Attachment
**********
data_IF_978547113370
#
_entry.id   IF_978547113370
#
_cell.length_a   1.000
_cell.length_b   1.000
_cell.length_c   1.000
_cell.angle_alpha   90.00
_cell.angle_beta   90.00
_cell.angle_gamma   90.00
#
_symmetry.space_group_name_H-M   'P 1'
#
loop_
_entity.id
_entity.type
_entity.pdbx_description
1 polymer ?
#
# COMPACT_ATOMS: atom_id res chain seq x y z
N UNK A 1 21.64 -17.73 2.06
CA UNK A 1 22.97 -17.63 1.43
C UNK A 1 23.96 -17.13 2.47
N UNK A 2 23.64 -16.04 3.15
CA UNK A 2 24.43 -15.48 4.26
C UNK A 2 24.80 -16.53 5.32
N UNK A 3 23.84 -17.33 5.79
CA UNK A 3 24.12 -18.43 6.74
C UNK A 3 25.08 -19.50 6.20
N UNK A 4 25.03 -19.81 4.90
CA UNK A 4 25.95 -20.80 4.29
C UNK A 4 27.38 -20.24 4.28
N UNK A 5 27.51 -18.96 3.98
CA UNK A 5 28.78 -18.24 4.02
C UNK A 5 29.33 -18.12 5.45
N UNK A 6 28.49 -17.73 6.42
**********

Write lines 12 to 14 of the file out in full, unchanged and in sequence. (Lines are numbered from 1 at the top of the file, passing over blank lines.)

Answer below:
_symmetry.space_group_name_H-M   'P 1'
#
loop_